There is mounting concern amongst policy makers regarding the economic, social and environmental impact of traffic growth, particularly in urban areas. As a result, many cities throughout the world are currently considering the introduction of road pricing or tolling schemes, either to directly limit travel demand or to raise revenue to finance appropriate capacity expansion. However, the success of such schemes depends on how travellers modify their behaviour in response to the new charges and, to date, practical experience of such responses is limited. The purpose of this paper is to present some initial results from an ongoing study which is monitoring the impact on travel behaviour of the introduction of an electronic toll ring in the Norwegian city of Trondheim in 1991. The monitoring study is based on travel diary surveys carried out one year before and one year after the introduction of the toll ring. The surveys were of a panel design, involving re-interviewing the same individuals, and as such enable the assessment of change at both an aggregate and a disaggregate level. After a short presentation of the background and context of the Trondheim scheme, the paper concentrates on describing the changes in travel behaviour which have taken place in commuting, shopping and other journey categories. The paper particularly concentrates on those changes in travel behaviour (e.g. frequency, mode, trip length) which are of most significance to environmental impact. (A) This paper is also published as an Oxford University Transport Studies Unit Report 762. For the covering abstract see IRRD 863439.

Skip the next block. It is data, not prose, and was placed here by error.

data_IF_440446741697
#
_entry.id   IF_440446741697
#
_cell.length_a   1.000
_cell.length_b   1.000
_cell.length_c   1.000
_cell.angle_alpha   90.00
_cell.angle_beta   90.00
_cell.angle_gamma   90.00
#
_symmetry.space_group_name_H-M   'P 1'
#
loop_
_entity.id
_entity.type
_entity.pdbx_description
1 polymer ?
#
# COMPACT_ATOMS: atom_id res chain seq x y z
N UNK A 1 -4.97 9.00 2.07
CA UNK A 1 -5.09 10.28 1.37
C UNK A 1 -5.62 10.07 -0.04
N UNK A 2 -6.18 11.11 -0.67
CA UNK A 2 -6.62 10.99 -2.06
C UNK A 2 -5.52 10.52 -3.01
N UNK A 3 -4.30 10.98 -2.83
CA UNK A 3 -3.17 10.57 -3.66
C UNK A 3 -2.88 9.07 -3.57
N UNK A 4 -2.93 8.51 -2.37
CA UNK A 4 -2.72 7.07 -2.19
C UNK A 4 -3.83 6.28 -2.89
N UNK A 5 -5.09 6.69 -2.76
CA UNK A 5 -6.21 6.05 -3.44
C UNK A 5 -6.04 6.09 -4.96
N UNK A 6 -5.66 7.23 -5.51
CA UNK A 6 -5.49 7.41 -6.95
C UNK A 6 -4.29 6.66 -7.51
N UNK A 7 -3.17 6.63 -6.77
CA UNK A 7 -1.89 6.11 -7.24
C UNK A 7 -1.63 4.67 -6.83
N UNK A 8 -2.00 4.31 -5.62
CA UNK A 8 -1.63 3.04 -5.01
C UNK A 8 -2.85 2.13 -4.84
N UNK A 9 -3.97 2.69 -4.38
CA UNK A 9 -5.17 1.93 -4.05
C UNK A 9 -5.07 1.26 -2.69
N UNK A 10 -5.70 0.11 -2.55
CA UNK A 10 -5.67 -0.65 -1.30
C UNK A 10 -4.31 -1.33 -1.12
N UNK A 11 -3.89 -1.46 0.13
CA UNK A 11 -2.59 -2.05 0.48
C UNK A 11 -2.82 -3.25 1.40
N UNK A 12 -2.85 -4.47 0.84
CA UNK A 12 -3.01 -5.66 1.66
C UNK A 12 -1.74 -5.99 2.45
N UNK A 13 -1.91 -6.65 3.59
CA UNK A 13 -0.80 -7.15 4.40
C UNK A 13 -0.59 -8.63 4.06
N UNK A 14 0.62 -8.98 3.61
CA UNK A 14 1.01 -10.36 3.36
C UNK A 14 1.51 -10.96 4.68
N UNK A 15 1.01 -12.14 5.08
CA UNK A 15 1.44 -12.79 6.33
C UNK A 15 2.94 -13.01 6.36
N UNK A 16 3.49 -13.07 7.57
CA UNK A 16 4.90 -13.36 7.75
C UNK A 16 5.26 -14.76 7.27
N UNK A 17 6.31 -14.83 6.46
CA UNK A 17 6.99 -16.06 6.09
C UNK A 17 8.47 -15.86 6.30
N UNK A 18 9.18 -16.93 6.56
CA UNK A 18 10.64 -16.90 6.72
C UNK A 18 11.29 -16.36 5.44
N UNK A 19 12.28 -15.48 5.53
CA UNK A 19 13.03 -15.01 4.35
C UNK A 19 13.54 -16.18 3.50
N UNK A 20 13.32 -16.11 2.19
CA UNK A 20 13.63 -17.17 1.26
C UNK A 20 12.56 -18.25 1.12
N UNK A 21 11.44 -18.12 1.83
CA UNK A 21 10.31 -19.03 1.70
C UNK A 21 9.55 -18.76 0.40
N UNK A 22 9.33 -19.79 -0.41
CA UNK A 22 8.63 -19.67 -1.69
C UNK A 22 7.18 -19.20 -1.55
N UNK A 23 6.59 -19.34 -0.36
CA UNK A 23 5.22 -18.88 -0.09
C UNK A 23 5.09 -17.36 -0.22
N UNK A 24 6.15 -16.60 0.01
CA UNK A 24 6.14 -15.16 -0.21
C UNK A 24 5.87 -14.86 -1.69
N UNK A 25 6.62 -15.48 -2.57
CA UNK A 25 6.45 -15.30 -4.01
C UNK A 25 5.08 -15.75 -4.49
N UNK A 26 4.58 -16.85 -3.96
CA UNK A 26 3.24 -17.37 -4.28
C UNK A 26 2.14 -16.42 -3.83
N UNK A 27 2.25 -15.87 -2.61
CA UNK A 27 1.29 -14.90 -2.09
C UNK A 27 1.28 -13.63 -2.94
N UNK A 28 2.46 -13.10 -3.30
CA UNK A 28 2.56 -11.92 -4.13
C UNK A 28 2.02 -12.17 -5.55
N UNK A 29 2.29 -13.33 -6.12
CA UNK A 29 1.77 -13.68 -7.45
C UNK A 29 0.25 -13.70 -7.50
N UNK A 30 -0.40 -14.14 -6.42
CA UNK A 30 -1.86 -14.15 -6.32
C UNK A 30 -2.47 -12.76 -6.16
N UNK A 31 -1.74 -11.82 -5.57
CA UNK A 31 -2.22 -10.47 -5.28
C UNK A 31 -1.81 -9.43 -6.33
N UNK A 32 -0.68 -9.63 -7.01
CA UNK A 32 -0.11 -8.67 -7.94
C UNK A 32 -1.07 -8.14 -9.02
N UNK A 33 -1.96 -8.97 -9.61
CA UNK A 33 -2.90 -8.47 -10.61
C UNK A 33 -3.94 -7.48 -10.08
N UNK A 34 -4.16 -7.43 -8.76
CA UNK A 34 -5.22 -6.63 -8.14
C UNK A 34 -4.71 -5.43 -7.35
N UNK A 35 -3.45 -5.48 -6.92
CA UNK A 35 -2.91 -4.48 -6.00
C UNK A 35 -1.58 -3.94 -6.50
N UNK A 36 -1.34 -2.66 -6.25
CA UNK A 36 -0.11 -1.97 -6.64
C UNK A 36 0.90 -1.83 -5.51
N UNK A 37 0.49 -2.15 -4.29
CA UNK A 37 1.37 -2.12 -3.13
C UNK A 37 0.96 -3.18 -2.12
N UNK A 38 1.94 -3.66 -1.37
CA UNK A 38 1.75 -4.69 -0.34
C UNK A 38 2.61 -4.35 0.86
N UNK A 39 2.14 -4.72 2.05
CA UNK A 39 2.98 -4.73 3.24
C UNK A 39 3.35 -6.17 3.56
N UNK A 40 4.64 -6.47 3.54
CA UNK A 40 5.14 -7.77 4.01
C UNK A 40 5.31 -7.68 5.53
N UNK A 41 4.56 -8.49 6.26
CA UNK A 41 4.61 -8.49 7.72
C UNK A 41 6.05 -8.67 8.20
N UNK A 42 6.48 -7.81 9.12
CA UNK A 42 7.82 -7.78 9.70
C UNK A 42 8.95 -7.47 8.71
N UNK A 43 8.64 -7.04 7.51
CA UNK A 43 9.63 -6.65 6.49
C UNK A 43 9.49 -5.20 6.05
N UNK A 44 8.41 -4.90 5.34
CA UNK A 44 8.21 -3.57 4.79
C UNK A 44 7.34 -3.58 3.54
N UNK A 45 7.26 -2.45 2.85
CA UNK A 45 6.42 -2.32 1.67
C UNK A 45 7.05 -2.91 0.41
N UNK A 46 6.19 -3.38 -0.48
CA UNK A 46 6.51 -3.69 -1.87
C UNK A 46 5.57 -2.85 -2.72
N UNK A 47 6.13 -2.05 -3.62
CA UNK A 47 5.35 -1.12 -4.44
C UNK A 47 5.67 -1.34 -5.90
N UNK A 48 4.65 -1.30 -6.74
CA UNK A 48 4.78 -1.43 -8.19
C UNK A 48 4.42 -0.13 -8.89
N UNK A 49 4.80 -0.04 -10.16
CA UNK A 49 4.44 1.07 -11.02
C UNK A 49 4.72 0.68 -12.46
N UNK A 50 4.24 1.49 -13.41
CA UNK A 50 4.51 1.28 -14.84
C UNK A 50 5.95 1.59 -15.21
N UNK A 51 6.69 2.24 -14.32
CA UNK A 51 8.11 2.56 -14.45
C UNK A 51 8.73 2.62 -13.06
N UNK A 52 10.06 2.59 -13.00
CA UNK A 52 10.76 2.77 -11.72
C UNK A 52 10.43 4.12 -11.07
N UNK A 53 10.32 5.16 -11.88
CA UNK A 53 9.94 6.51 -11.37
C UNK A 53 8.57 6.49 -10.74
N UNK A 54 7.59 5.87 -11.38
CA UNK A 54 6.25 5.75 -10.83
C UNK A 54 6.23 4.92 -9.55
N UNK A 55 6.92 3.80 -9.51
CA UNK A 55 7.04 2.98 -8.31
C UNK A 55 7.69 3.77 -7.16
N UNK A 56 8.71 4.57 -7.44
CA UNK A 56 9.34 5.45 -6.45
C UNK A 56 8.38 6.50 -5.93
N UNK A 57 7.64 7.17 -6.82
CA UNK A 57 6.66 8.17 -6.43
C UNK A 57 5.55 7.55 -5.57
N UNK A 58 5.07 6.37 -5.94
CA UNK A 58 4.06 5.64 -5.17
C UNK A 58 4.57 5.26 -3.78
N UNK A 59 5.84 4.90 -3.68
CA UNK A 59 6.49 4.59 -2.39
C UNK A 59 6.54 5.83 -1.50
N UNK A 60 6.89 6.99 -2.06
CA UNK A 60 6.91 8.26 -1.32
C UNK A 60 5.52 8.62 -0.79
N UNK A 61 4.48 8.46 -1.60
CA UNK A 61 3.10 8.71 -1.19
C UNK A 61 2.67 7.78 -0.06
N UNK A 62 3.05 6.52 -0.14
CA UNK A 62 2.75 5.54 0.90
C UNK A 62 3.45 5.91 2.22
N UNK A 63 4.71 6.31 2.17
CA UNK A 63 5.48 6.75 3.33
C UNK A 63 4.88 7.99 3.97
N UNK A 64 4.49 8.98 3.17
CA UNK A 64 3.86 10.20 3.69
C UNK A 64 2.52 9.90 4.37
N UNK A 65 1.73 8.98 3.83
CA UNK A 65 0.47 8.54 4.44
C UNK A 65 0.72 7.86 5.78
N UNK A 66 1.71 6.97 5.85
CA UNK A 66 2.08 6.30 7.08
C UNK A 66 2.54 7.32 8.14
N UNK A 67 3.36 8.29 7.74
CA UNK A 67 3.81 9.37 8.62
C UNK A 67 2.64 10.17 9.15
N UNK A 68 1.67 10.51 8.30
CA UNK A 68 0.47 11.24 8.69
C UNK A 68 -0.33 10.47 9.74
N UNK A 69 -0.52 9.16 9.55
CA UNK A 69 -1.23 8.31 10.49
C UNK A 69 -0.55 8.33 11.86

• English

Media Info

  • Features: References;
  • Pagination: p. 103-15

Subject/Index Terms

Filing Info

  • Accession Number: 00662290
  • Record Type: Publication
  • Source Agency: Transport Research Laboratory
  • ISBN: 0-86050-257-0
  • Files: ITRD, ATRI
  • Created Date: Jul 28 1994 12:00AM